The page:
Complexity: 3/10 - Very easy to pick up the gist by just watching a few rounds, although some explaining would probably be necessary before fully playing as both a team member and taking a turn as the codemaster.
Versatility: 3/10 - This is the one major drawback, we've found it best with 6+ players, 4 at the very least, as it's a team game. We haven't tried the 2-player variant yet, but it's enjoyable enough that we have plans to in the near future. It also would not be ideal for a travel game because of the 5x5 grid of small cards that are easily lost.
Cut-Throat: 5/10 - So this 5/10 is more for general competition aspect and perceived pressure during gameplay, not necessarily because of any cut-throat mechanics. Guessing and being the hint-giver/codemaster both feel relatively high pressure to me, but that's part of what makes it so enjoyable.
Pros: great combination of social deduction, word association, strategy and teamwork.
Cons: higher player number needed, so we don't play it as often as we like.
4. Coup (image source)
Coup is probably the game we've had the most laughs with, just the dynamic of how well different people bluff or don't.
Commitment: 2/10 - Pretty simple set up, don't need much table space if any, and a round can probably be as short as 5 minutes, although that somewhat depends on number of players. We probably average 10-15 minutes per round in a game with 5 players.
Complexity: 4/10 - A bit difficult to learn and keep certain rules straight, but also straightforward with refreshingly black-and-white rules compared to all the lying and bluffing the game is based around (my husband describes it as a streamlined version of poker).
Versatility: 6/10 - I would travel with this game! One of the main downsides is that it requires at least 3 players to really make it worth it, although, again, we are researching more into the 2-player variant.
Cut-Throat: 8/10 - This is the exception on the list, the game is by nature cut-throat, with the goal to be the last man standing. I think part of what helps is that the rounds go so quickly, and you tend to go out quickly when you do, so it's not a slow, inevitable defeat you have to watch unfold before you. And everyone else killing each other off after you're out is many times more entertaining and educational anyways.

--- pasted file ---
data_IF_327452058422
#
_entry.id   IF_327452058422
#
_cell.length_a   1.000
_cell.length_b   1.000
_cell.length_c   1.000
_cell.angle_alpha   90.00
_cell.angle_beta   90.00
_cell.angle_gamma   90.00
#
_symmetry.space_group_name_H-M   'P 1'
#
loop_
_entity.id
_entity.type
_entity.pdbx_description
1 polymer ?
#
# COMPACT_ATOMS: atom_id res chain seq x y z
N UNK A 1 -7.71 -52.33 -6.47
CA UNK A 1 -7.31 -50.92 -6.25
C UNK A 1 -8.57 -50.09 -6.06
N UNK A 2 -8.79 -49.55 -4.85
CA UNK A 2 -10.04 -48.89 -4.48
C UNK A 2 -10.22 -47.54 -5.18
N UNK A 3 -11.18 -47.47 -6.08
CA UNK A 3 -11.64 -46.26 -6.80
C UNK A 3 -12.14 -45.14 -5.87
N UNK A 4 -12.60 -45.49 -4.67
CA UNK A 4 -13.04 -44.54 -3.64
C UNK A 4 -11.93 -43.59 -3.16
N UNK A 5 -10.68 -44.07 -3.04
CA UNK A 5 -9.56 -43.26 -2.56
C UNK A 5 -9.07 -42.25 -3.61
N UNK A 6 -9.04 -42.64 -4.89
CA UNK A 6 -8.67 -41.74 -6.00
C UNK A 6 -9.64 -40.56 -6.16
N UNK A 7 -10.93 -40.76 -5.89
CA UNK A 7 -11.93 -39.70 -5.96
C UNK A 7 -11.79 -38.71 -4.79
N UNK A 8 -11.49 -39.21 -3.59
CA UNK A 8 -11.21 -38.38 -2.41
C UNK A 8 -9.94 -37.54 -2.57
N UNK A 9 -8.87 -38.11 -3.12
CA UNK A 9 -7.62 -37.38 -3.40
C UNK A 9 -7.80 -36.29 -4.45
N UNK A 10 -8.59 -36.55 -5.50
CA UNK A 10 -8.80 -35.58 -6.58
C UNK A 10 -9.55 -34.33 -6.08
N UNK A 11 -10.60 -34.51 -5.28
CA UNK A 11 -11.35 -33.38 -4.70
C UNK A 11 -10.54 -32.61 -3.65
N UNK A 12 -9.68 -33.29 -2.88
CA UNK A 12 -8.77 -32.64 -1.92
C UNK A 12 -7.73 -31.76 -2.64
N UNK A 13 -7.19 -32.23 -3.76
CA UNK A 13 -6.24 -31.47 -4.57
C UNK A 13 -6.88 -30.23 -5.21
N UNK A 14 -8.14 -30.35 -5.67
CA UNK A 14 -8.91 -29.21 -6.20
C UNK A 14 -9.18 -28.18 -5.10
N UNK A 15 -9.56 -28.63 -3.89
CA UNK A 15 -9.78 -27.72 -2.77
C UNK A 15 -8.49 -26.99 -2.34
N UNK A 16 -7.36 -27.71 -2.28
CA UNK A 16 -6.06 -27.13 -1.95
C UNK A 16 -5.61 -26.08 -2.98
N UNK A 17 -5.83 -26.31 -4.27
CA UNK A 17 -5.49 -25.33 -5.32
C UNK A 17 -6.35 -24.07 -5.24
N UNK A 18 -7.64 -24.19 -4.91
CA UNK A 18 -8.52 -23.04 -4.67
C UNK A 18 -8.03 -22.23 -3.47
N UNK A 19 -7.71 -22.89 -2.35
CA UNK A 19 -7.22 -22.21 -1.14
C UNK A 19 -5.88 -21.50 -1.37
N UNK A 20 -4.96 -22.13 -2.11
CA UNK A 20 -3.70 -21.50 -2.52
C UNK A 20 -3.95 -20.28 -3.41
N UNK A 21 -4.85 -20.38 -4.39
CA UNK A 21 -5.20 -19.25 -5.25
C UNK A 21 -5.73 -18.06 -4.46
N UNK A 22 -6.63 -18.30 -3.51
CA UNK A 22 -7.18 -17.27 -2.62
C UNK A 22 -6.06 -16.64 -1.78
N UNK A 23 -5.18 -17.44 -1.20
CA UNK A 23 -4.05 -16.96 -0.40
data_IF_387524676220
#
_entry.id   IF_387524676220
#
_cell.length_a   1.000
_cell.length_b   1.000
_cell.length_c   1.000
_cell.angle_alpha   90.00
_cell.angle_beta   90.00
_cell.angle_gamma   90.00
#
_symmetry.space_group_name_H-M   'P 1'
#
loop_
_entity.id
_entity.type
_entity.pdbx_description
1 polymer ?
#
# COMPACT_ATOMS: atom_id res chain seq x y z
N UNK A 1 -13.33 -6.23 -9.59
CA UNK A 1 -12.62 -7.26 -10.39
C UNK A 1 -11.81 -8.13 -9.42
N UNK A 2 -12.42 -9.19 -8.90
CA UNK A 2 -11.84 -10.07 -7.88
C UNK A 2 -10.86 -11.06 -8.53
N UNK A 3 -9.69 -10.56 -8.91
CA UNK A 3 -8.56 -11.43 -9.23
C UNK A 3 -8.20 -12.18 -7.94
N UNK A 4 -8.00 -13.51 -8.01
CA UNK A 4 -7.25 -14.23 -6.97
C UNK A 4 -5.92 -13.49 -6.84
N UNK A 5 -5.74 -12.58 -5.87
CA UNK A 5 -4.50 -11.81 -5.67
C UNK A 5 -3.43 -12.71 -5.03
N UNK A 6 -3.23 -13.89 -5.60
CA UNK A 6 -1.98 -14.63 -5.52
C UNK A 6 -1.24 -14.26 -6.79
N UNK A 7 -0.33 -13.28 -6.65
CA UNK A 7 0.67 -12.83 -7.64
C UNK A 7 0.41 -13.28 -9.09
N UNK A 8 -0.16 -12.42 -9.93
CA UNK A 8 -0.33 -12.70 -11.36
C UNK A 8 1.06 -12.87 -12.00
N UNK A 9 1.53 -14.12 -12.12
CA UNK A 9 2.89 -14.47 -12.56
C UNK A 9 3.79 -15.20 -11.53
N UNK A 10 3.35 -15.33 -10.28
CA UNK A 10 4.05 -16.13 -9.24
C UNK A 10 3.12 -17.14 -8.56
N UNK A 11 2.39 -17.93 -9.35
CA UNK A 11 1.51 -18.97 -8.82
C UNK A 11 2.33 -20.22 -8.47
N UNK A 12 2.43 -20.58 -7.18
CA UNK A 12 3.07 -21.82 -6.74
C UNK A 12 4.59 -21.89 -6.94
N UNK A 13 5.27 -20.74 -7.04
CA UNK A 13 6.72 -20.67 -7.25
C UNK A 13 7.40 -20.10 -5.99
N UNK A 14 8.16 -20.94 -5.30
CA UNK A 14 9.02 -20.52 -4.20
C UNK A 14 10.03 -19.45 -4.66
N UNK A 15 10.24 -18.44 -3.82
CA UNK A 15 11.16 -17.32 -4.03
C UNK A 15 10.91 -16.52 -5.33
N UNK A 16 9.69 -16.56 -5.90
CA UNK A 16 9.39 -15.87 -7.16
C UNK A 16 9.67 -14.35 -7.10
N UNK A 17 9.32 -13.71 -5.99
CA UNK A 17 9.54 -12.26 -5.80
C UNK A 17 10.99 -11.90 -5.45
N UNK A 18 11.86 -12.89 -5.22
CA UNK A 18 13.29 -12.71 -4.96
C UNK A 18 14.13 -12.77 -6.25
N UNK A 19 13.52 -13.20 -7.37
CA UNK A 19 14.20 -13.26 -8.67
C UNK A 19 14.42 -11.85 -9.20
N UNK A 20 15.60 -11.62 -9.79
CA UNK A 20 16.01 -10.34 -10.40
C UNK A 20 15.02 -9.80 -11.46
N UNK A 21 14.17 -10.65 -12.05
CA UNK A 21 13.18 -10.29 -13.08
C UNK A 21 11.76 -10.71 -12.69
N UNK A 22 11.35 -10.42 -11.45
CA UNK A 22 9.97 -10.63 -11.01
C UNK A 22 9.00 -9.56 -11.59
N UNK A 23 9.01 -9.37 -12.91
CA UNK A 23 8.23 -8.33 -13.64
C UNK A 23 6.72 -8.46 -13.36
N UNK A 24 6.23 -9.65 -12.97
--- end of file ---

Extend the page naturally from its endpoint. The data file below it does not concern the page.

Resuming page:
Pros: Very strategic and simple once you learn it, and has a significant social aspect, which is always a fun variable to throw in.
Cons: If you're very against lying, morally, this is not a game for you.
5. Boss Monster (image source)
Commitment: 3/10 - This is another game that's easy to play in under half an hour. The setup is comparatively simple, and it's easy enough to play a second or third round if you want to.
Complexity: 4/10 - Pretty straightforward, but the variety of monster/trap rooms and combinations lend variability that keeps everything interesting.
Versatility: 7/10 - Great to play two player, because there is some element of randomness/luck involved that tables can turn quickly (something I like and annoys my husband). Also good with groups, and theoretically could be played while out and about, but probably not outside.
Cut-Throat: 4/10 - This one really depends on number of players. Even if it's just the two of you, it's possible to win without messing with the other player, which can get tiring if you're always the target. However, it's obviously not as fun if you don't play the "gotcha" cards on the other player, thus it's better as a more-than-two player game, but can be played pretty sustainably as such.
Pros: Great pixel art! I have the biggest nostalgic soft spot for pixel art. Also what I think is a creative, unique dungeon/deck-building theme that I think is just charming.
Cons: Not initially as much variety in the decks as I'd thought, we were interested in expansion packs pretty early on.
6. Azul (image source)
Commitment: 4/10 - Although we haven't played it in a while, it's pretty simple to set up, put away, etc. It can be played in under an hour, although sometimes it's extended past that. The players have the ability to trigger the last round pretty early on, so the play time can vary greatly.